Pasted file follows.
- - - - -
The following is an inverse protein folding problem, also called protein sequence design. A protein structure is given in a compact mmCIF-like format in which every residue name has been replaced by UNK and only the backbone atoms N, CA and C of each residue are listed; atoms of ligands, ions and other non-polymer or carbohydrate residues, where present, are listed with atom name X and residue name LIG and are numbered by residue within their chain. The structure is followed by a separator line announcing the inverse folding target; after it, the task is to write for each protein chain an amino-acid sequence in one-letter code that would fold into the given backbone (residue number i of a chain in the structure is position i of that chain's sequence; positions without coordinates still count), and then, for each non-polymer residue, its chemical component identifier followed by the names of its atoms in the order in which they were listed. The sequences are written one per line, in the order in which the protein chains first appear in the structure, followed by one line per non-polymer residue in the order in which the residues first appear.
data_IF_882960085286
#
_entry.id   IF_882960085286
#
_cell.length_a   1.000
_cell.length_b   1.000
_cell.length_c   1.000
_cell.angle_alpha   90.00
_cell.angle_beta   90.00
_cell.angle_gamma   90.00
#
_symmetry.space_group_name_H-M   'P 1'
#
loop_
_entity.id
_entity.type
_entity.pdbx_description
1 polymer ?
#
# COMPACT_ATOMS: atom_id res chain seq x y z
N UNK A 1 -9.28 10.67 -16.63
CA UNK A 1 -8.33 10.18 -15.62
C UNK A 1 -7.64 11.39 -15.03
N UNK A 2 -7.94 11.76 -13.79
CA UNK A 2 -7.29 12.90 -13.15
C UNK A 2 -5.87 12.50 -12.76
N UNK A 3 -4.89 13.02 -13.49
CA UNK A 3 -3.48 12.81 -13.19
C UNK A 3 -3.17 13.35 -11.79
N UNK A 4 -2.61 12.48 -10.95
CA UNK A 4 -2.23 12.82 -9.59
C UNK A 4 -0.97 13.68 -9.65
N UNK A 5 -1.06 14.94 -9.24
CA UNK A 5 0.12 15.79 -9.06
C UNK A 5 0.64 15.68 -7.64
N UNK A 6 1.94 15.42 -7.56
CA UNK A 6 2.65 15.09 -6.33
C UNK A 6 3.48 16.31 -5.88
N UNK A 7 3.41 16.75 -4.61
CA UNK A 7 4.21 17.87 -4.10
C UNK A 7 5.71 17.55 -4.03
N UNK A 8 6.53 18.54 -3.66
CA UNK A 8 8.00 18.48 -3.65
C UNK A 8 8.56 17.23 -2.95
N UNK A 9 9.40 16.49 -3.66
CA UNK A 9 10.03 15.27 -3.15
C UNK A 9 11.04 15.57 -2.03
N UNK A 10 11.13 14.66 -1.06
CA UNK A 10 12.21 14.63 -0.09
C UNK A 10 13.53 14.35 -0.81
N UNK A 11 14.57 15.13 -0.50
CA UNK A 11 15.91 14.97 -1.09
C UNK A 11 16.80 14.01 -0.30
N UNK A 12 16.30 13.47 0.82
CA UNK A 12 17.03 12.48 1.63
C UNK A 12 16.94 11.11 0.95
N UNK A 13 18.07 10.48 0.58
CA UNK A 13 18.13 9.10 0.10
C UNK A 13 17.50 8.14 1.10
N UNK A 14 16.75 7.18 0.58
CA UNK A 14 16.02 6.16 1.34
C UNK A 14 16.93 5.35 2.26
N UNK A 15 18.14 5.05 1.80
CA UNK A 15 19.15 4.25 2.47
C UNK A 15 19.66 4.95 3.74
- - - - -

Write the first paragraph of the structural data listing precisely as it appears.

The following is an inverse protein folding problem, also called protein sequence design. A protein structure is given in a compact mmCIF-like format in which every residue name has been replaced by UNK and only the backbone atoms N, CA and C of each residue are listed; atoms of ligands, ions and other non-polymer or carbohydrate residues, where present, are listed with atom name X and residue name LIG and are numbered by residue within their chain. The structure is followed by a separator line announcing the inverse folding target; after it, the task is to write for each protein chain an amino-acid sequence in one-letter code that would fold into the given backbone (residue number i of a chain in the structure is position i of that chain's sequence; positions without coordinates still count), and then, for each non-polymer residue, its chemical component identifier followed by the names of its atoms in the order in which they were listed. The sequences are written one per line, in the order in which the protein chains first appear in the structure, followed by one line per non-polymer residue in the order in which the residues first appear.